Gradebook

Education news and notes from Tampa Bay and Florida

House education funding bill targets class size, VPK and more

6

January

Moneycut To combat Florida's financial crisis, the House has put forth its proposal to deal with education funding.

It includes a 2 percent cut across the board. That would affect local districts as follows:

  • Hernando, $3.03-million
  • Hillsborough, $26.7-million
  • Pasco, $9.25-million
  • Pinellas, $14.8-million

Gov. Crist, meanwhile, has urged lawmakers to cut less and borrow more, the Buzz reports. The Senate's plan is due out tomorrow.

To make their plan work, House leaders aim to amend laws to allow for more flexibility in how districts use their money. For example, the bill would:

  • Allow all school districts to use capital improvement money to pay for driver's education and maintenance vehicles, and to cover property and casualty insurance premiums.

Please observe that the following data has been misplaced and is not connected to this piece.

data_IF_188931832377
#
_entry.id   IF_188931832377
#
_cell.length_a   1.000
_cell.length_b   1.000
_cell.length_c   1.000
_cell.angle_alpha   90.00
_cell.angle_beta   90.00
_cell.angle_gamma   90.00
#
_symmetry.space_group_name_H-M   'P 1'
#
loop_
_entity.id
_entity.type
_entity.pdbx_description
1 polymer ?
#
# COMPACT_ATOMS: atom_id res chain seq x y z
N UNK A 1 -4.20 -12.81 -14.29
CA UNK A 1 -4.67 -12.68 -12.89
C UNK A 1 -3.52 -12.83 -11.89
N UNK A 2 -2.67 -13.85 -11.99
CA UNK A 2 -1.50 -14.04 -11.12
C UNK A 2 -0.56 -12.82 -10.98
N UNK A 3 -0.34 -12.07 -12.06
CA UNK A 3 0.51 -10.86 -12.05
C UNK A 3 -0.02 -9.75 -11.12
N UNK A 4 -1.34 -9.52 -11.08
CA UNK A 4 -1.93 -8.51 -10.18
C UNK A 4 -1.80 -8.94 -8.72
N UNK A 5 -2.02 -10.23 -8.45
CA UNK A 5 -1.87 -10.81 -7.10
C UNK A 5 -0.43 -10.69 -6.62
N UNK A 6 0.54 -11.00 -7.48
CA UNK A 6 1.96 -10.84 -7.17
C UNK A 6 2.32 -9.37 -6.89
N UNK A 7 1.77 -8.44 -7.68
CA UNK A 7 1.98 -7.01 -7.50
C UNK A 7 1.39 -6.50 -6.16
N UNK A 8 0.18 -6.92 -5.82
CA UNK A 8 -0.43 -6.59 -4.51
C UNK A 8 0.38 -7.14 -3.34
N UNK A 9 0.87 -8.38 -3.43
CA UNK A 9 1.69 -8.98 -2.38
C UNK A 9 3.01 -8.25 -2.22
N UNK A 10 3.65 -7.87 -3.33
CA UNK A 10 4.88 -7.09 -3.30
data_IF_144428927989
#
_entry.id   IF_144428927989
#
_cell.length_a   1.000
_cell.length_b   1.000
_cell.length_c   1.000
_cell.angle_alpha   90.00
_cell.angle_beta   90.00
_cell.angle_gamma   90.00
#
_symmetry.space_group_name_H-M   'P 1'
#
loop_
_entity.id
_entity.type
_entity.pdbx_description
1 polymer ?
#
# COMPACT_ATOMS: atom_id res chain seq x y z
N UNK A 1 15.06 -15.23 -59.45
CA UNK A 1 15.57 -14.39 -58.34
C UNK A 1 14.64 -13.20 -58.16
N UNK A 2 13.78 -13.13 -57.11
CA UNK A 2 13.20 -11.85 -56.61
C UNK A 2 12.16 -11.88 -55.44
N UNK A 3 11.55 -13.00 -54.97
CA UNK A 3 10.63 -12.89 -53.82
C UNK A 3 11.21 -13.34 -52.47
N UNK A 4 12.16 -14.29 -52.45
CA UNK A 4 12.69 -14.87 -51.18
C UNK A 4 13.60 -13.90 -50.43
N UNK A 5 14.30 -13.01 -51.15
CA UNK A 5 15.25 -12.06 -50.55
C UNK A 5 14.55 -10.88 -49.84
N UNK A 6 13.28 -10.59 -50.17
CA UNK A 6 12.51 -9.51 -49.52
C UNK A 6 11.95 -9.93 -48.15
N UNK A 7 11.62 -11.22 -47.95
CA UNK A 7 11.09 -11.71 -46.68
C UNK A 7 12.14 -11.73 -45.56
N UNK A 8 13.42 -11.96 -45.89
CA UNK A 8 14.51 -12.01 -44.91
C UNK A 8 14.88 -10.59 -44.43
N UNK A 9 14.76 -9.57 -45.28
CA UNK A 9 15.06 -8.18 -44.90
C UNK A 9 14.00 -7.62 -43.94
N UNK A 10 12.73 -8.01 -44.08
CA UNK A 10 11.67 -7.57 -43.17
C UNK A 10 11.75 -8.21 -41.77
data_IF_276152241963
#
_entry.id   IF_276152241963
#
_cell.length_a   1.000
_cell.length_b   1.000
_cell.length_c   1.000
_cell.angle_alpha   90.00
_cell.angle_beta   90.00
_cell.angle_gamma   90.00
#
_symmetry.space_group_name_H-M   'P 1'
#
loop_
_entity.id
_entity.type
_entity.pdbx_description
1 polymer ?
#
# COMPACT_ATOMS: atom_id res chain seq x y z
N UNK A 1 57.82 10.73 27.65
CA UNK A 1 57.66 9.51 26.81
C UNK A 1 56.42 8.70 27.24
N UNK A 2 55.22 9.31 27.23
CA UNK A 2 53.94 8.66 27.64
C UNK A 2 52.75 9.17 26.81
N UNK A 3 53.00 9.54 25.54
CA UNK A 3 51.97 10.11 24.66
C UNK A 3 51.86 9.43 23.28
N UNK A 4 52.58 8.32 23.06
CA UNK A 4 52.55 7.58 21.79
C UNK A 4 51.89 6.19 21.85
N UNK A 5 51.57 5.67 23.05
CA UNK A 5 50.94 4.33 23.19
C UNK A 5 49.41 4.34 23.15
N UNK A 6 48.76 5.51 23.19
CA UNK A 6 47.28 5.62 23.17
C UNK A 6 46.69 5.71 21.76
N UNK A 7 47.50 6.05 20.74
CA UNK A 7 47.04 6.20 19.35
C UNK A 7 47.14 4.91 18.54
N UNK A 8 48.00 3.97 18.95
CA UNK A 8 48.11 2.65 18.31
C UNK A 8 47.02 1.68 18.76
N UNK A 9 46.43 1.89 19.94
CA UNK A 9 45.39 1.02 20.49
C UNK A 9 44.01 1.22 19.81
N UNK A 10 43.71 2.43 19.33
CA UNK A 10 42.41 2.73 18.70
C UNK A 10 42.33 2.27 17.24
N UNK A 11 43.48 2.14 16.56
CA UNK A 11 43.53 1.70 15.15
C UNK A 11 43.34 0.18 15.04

• Lessen the penalty for districts that fail to meet the class-size amendment requirements.
  • Increase the class size for summer prekindergarten, from 10 children per teacher to 12.
  • Not require districts to implement the Merit Award Program for 2008-09.

The bill also would change the way the state handles school district financial emergencies. It sets forth methods for avoiding an emergency, but it also, in the words of Pre-K-12 Appropriations chair Anitere Flores, "creates a stick" for districts that can't find a solution.

Specifically, it would allow the state education commissioner to require districts to reduce all employee salaries (including School Board members') proportionately to ensure that the unreserved general operating fund balance remains at a minimum of 2 percent. For more details, read also the staff analysis of the bill.

During session this morning, lawmakers discussed the possibility of more flexibility in the use of categorical funds, such as money for textbooks. They also heard from members of the public who urged them to consider comprehensive changes to the tax structure.

Rep. Marty Kiar, the Democrats' point man on education in the House, called the bill "an easy no vote," in part because it would again cut per-student funding.

The Senate has some different provisions pending. Flores told her committee that the Senate bill is due to be published tomorrow.

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[Last modified: Tuesday, May 25, 2010 10:10am]

    

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